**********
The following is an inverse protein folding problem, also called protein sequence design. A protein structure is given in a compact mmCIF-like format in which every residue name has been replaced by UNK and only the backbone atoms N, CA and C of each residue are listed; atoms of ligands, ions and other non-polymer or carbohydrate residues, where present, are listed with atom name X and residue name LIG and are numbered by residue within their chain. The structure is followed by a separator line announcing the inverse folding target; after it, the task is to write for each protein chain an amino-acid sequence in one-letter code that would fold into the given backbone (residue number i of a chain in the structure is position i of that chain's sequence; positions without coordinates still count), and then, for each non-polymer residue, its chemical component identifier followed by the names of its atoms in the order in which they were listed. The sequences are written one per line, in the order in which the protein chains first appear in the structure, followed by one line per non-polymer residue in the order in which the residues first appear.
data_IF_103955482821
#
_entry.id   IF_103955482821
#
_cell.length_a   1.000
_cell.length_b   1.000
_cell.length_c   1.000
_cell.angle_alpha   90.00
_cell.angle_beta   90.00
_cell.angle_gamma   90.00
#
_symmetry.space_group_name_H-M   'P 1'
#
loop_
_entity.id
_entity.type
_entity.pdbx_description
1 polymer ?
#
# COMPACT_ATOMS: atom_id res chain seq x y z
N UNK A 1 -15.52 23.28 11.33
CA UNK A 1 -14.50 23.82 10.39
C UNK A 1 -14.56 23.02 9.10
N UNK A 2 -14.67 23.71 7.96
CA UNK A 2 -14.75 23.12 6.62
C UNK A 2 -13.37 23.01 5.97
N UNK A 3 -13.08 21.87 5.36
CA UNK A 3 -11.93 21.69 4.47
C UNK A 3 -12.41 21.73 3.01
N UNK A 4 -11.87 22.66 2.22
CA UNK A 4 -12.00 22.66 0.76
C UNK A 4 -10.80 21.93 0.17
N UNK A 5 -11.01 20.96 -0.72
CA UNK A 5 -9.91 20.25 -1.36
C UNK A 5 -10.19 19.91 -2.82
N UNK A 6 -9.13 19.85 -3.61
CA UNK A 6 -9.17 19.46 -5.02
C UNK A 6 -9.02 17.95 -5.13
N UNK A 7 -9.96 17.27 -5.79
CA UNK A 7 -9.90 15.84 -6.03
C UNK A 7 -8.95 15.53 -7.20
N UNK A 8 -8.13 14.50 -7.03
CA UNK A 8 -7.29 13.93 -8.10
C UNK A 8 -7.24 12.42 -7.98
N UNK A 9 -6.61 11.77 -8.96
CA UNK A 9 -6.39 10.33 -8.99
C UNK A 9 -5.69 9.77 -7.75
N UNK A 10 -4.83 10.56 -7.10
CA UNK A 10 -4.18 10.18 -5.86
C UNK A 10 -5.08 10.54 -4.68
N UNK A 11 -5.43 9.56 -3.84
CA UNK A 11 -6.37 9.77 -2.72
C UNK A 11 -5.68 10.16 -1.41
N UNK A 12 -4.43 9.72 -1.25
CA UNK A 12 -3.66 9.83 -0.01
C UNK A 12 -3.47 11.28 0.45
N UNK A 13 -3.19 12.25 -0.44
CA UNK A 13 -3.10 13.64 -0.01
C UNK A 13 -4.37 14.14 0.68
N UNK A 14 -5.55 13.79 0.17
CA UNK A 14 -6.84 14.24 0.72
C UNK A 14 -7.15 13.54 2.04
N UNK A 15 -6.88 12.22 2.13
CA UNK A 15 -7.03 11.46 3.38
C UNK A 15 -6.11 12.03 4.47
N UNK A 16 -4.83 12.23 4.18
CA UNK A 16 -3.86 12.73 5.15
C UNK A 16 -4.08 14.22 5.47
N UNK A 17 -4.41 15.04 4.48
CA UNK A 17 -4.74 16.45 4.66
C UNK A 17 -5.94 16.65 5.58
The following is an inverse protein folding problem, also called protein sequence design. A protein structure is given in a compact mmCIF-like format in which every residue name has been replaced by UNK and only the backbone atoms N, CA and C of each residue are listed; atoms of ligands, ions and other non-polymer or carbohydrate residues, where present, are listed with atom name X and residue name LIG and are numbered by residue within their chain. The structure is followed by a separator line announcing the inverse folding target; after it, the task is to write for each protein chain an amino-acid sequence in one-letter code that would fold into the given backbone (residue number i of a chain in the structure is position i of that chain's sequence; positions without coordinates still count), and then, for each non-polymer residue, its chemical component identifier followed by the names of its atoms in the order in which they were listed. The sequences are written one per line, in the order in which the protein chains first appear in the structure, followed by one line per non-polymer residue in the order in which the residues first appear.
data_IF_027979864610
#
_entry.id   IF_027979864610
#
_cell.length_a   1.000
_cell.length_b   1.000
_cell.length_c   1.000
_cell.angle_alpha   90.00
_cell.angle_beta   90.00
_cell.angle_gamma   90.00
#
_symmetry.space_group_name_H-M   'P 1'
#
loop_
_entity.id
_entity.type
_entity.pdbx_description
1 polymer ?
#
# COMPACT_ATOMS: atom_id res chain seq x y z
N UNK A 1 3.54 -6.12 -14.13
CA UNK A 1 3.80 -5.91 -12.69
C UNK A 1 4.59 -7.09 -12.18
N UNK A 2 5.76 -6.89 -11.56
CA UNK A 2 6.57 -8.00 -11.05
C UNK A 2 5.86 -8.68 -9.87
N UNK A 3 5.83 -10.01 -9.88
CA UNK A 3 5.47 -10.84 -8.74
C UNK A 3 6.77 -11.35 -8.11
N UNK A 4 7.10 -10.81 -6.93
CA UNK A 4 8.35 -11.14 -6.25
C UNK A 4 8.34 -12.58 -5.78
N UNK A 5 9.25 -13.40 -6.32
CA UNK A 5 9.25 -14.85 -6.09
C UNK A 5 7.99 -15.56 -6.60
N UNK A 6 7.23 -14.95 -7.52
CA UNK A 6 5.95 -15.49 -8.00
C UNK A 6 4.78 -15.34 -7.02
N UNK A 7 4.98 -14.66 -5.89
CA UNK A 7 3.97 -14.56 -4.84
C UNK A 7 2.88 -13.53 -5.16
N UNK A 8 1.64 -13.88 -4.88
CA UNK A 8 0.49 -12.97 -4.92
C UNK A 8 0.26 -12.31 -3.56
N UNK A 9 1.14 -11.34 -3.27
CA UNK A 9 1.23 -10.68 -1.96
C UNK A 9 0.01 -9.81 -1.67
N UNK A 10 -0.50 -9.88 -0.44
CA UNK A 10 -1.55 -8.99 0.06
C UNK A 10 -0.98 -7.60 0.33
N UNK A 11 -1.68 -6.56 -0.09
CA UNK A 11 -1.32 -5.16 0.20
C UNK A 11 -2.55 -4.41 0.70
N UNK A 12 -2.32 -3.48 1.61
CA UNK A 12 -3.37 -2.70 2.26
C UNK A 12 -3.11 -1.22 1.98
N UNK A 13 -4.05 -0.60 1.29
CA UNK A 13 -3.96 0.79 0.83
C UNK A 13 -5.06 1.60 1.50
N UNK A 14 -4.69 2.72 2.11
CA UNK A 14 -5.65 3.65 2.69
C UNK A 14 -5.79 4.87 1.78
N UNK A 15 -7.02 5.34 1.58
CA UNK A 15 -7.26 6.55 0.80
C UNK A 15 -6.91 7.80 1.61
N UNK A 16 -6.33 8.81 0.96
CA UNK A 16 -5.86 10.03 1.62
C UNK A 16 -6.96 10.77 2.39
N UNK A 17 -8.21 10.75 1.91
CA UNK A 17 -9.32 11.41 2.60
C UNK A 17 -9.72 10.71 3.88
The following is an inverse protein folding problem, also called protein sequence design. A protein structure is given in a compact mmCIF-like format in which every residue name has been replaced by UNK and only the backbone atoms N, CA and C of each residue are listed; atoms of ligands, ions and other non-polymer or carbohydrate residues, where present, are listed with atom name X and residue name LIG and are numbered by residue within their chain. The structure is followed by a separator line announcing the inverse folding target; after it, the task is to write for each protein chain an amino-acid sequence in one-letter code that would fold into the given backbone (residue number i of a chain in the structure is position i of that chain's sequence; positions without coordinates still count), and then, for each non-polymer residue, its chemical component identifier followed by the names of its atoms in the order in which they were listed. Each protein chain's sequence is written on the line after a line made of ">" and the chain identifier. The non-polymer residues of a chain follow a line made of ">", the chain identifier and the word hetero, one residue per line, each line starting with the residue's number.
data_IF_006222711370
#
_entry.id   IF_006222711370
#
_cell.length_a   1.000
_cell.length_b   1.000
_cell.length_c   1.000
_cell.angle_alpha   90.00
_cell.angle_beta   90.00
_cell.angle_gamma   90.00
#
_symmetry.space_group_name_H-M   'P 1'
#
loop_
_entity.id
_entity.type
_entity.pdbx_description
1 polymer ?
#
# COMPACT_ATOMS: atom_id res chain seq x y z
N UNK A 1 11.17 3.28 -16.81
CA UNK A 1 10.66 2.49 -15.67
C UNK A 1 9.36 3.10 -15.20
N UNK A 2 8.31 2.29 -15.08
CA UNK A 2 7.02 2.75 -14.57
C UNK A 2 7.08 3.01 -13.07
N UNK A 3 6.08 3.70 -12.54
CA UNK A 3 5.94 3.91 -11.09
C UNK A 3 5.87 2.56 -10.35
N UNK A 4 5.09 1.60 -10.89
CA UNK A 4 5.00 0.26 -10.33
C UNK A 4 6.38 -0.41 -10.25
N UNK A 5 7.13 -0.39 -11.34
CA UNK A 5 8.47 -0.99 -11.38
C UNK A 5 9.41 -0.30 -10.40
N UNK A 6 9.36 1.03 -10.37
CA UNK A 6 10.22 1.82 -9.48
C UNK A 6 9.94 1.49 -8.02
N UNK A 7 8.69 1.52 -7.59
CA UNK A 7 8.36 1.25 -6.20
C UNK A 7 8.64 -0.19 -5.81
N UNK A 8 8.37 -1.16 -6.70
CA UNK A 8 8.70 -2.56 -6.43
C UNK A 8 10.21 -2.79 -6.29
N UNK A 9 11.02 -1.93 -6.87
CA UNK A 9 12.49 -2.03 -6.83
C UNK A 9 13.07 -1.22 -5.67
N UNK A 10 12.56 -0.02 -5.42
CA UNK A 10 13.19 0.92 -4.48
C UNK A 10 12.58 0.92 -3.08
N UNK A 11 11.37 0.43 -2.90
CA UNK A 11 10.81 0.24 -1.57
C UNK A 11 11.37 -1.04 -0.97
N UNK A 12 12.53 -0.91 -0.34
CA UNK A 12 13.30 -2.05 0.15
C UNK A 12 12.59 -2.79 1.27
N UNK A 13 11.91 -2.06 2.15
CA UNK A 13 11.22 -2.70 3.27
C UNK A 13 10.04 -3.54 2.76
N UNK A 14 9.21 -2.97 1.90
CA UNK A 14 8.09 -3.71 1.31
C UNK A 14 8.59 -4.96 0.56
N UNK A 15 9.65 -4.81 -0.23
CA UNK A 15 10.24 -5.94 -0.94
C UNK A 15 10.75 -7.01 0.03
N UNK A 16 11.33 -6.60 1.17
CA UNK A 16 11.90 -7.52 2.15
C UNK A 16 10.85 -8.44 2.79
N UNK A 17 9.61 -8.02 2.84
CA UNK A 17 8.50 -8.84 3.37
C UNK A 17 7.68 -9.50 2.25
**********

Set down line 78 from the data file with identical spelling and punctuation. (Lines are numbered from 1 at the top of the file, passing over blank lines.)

_cell.length_a   1.000